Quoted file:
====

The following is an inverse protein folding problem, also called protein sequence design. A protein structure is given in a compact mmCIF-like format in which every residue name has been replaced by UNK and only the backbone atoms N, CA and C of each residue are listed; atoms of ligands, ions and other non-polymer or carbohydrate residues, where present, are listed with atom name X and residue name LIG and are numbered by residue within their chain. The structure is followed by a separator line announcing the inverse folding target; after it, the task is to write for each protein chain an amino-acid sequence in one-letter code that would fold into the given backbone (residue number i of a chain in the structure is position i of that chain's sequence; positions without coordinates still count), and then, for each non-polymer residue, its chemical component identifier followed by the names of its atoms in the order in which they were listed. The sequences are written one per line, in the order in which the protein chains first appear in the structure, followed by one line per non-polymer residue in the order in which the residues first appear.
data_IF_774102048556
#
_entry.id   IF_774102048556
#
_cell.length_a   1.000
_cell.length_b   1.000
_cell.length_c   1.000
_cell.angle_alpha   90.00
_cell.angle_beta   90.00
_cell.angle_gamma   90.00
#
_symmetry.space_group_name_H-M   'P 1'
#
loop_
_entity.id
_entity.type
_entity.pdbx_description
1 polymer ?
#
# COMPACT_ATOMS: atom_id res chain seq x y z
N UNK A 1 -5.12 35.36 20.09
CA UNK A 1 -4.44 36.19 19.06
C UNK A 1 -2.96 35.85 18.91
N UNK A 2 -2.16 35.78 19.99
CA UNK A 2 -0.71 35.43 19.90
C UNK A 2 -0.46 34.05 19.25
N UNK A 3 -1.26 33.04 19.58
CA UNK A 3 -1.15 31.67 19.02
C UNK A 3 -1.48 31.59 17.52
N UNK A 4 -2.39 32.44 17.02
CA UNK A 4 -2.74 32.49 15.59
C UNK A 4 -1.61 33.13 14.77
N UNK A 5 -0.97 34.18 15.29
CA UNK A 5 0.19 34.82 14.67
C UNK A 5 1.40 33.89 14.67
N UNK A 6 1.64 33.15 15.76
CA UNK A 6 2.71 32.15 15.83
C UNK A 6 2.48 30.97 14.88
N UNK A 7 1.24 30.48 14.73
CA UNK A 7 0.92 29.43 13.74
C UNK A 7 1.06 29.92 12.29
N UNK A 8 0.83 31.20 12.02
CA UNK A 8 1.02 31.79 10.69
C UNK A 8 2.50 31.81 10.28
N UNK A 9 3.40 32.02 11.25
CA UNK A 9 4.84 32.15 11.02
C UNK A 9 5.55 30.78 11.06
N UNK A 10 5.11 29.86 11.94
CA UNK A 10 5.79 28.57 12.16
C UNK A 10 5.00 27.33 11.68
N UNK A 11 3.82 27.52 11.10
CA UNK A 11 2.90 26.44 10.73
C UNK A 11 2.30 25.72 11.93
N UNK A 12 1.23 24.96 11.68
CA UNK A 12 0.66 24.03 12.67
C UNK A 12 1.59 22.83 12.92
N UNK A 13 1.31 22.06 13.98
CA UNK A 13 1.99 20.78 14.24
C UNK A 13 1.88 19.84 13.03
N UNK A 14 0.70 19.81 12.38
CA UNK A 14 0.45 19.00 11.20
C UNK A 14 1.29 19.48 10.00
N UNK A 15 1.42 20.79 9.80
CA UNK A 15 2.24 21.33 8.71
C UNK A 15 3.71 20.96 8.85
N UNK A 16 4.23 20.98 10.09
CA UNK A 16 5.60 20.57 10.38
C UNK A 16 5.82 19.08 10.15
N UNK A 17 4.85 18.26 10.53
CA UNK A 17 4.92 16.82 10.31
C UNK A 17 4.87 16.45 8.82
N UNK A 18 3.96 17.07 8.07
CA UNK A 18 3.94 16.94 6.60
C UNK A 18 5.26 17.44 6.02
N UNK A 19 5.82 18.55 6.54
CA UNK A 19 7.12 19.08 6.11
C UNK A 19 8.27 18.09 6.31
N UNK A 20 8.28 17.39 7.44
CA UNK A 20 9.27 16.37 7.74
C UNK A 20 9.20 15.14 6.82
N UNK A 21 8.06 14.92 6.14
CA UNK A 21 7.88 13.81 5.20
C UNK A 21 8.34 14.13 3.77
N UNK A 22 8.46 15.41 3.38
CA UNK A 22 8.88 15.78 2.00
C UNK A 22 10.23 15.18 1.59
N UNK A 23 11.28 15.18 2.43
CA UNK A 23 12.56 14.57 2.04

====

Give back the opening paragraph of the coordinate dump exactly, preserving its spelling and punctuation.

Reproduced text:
The following is an inverse protein folding problem, also called protein sequence design. A protein structure is given in a compact mmCIF-like format in which every residue name has been replaced by UNK and only the backbone atoms N, CA and C of each residue are listed; atoms of ligands, ions and other non-polymer or carbohydrate residues, where present, are listed with atom name X and residue name LIG and are numbered by residue within their chain. The structure is followed by a separator line announcing the inverse folding target; after it, the task is to write for each protein chain an amino-acid sequence in one-letter code that would fold into the given backbone (residue number i of a chain in the structure is position i of that chain's sequence; positions without coordinates still count), and then, for each non-polymer residue, its chemical component identifier followed by the names of its atoms in the order in which they were listed. The sequences are written one per line, in the order in which the protein chains first appear in the structure, followed by one line per non-polymer residue in the order in which the residues first appear.